“Whatever I say is a half-truth”: Arkady #Babchenko and the Hybrid Truth of War Writing #BabchenkoAlive

As I posted yesterday, I’ve been caught up in the crazy, crazy, crazy story surrounding Russian writer Arkady Babchenko’s alleged murder and subsequent “resurrection,” , with the dramatic revelation at a press conference that the whole thing had been a sting operation and that Babchenko was still very much alive. Although I had not guessed in […]

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“Going Scapegoat: Post-9/11 Literature, Language and Culture” by David A. Buchanan

Going Scapegoat David A. Buchanan David Buchanan opens “Going Scapegoat” with a story about getting warned when setting off from a very secure American base on a very safe trip to downtown Riyadh “not to get scalped by no Injuns.” This story sets in motion his examination of scapegoating mechanisms in post-9/11 literary and cultural […]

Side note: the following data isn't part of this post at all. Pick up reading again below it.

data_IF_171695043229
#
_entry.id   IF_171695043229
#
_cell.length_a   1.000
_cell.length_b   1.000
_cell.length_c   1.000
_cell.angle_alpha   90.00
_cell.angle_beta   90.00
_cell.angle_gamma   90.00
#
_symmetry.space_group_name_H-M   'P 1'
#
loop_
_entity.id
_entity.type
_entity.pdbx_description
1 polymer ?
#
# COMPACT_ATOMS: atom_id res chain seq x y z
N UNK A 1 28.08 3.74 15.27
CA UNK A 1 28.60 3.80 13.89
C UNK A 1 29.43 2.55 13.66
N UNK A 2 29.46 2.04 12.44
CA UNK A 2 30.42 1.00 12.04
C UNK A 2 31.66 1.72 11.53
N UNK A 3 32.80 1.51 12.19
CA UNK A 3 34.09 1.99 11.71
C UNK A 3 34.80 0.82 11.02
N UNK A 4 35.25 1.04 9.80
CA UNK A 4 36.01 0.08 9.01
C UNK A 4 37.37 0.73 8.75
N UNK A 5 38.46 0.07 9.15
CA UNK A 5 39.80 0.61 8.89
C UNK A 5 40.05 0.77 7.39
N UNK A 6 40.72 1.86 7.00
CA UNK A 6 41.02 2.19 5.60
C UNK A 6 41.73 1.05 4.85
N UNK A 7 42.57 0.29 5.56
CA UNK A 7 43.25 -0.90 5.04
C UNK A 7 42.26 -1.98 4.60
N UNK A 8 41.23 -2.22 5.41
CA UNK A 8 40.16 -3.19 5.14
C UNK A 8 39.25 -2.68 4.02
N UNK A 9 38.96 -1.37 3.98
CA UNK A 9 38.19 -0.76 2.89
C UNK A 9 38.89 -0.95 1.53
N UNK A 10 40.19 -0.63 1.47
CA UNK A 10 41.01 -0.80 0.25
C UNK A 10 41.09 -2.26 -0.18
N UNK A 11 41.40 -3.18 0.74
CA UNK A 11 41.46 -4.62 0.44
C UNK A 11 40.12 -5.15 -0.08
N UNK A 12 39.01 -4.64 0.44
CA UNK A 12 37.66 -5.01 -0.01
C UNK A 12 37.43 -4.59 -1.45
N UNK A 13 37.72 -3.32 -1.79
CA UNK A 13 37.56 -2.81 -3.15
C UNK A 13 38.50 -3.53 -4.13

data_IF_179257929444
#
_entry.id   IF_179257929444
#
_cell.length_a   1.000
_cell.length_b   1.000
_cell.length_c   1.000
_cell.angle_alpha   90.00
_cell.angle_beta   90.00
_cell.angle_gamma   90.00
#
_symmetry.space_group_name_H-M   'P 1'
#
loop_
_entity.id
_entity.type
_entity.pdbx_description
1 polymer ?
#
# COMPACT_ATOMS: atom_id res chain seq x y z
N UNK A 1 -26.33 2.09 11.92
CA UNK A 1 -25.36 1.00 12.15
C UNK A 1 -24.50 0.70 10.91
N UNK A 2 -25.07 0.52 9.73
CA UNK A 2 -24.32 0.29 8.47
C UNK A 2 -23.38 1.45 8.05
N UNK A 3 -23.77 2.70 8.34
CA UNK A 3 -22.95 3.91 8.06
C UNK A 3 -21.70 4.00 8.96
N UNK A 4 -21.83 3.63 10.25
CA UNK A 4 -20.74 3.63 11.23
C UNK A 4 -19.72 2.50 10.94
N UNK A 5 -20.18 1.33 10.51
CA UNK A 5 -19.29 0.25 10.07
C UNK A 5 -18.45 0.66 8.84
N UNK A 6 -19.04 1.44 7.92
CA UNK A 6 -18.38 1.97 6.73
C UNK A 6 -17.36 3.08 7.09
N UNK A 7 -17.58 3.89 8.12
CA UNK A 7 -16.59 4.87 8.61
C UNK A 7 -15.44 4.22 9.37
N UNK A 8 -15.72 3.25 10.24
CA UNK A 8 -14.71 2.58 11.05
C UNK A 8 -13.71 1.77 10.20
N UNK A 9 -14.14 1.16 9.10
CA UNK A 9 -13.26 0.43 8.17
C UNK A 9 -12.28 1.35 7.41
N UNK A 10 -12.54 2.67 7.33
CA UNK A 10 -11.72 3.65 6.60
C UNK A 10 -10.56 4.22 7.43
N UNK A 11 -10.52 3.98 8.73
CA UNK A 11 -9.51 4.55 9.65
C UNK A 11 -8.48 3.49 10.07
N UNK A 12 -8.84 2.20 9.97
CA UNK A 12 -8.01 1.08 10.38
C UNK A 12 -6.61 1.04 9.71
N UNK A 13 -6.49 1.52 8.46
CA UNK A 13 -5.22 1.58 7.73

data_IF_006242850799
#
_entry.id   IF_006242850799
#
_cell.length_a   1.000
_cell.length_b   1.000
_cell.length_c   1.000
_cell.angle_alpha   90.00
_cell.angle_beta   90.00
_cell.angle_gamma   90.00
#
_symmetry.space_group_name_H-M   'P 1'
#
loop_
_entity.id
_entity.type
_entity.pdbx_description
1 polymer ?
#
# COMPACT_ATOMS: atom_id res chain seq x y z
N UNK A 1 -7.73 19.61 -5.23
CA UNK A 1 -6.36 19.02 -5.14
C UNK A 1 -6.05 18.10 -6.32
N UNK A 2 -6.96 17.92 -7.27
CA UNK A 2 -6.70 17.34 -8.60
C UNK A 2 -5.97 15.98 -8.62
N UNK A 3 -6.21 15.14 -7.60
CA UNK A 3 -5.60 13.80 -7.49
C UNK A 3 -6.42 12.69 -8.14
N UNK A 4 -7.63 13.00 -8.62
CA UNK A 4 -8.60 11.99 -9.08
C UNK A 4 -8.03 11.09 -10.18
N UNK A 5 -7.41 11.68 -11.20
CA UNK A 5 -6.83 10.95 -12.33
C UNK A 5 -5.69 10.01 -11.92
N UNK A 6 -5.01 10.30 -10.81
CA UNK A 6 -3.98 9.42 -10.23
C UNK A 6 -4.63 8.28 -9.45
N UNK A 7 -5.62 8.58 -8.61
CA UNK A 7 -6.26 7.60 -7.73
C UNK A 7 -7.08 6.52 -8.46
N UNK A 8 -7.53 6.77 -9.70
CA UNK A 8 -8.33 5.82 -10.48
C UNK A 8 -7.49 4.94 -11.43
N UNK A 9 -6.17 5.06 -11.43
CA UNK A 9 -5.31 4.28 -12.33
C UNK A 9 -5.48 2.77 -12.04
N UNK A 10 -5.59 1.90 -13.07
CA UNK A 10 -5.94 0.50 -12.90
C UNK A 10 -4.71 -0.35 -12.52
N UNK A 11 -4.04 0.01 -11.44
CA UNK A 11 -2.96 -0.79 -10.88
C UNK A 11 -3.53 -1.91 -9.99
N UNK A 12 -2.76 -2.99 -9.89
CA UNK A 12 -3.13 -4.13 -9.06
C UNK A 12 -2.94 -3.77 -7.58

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My Chat with Veteran and Author Brian Van Reet About Literary Creation and Military Service, Part II

Recently author Brian Van Reet and I had a long chat about art, war, life–pretty much everything.  In Part I of our conversation we discussed, among other things, the process of literary creation, the military-civilian divide, and feasibility of reinstating the draft.  The continuation of our conversation is below. EPC: I think it can be hard […]

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